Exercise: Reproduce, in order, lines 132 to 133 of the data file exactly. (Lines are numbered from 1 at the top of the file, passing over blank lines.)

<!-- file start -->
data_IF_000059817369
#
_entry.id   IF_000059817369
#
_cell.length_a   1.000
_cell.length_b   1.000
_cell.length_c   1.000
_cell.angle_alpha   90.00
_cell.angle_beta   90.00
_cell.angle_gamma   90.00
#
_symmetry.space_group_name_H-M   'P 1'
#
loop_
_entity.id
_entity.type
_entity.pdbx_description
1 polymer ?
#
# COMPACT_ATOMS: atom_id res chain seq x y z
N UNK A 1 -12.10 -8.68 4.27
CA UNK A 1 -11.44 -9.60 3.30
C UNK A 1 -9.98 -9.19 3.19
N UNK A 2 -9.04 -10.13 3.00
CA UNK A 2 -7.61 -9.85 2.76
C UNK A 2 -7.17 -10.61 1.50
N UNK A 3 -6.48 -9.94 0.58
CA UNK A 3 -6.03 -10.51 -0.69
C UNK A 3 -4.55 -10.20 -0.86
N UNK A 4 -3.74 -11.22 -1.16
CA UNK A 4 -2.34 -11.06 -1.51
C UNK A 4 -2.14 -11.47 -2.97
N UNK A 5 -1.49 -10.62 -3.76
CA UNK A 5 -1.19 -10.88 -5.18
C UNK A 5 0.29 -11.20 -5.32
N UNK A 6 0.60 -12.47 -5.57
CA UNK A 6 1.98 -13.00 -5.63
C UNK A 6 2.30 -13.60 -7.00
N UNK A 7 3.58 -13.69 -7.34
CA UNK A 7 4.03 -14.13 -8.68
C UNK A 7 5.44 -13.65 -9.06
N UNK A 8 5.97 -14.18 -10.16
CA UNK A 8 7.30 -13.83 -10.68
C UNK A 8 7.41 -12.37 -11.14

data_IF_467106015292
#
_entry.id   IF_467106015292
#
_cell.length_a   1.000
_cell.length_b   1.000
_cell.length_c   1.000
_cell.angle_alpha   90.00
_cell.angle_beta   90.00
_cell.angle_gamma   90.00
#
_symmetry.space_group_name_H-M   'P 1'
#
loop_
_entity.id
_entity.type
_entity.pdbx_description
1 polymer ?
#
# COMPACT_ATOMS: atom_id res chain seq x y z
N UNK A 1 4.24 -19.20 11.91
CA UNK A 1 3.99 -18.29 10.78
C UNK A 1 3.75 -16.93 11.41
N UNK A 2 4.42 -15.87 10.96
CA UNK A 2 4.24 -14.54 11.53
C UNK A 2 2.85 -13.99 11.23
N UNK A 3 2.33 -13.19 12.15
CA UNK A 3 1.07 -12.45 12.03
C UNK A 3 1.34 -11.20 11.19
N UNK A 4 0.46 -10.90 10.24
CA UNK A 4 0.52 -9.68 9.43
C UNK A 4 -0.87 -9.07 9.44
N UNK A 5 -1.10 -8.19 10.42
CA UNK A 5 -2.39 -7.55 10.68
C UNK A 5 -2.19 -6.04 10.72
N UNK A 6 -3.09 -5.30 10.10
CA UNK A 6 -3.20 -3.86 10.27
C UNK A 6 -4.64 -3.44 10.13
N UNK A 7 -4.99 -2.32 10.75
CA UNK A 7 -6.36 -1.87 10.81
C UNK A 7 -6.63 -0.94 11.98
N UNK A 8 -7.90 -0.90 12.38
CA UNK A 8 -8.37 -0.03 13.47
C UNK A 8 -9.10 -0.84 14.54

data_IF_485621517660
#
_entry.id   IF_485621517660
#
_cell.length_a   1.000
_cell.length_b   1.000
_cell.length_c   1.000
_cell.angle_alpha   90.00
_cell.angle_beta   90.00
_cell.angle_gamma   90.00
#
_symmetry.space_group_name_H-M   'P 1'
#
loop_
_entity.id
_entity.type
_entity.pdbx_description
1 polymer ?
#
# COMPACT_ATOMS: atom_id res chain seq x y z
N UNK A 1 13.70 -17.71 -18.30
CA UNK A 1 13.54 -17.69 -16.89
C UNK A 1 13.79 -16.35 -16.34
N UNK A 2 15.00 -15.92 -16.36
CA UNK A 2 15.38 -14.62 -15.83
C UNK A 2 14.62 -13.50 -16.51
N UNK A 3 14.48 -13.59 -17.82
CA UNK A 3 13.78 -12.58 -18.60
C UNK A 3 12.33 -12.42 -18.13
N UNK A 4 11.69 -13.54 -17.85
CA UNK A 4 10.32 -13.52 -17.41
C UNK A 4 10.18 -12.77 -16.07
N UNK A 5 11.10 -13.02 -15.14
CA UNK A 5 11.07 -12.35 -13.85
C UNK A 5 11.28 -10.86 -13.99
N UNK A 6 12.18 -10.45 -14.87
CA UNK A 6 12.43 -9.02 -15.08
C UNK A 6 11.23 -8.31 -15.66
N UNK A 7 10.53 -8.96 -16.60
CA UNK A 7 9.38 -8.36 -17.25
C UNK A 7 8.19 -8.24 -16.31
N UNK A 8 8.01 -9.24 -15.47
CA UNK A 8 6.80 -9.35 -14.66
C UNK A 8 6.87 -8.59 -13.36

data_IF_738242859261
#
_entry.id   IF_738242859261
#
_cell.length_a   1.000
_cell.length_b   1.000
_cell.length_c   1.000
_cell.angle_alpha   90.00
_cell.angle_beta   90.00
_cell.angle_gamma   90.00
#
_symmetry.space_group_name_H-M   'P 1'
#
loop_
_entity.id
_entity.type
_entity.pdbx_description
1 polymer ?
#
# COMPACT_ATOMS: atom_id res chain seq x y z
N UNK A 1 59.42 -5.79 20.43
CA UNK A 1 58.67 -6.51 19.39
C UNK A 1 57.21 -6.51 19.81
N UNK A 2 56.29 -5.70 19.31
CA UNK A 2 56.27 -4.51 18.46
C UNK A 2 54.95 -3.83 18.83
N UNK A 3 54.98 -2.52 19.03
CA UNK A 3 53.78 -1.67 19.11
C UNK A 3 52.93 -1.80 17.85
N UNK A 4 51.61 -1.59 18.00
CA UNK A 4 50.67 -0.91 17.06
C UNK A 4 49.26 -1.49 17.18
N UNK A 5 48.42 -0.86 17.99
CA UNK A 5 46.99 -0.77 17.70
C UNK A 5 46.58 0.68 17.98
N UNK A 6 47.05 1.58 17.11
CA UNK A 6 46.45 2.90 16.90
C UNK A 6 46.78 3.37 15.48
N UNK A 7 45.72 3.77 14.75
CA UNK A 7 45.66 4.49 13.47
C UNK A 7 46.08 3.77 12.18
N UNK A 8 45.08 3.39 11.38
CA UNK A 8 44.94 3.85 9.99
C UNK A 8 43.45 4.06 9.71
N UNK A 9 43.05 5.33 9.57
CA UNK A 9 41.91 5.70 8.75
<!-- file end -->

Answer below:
C UNK A 8 6.87 -8.59 -13.36

data_IF_738242859261